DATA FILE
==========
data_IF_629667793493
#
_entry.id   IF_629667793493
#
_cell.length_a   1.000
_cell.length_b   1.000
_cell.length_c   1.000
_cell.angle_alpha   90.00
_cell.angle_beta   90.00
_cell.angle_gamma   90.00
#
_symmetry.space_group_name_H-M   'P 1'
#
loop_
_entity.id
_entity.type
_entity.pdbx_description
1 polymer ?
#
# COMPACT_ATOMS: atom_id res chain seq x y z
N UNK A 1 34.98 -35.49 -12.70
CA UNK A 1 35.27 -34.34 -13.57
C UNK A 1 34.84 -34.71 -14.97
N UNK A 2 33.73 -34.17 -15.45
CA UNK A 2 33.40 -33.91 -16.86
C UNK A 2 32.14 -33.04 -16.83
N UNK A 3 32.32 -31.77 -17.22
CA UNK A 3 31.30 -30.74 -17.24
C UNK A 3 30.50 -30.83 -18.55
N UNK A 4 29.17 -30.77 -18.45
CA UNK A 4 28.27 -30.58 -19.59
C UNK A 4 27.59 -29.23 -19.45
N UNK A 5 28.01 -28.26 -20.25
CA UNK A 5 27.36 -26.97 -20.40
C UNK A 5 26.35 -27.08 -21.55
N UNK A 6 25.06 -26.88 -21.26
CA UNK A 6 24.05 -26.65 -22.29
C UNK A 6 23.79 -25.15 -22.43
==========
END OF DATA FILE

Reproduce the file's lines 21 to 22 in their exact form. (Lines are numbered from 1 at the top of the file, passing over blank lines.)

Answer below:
N UNK A 1 34.98 -35.49 -12.70
CA UNK A 1 35.27 -34.34 -13.57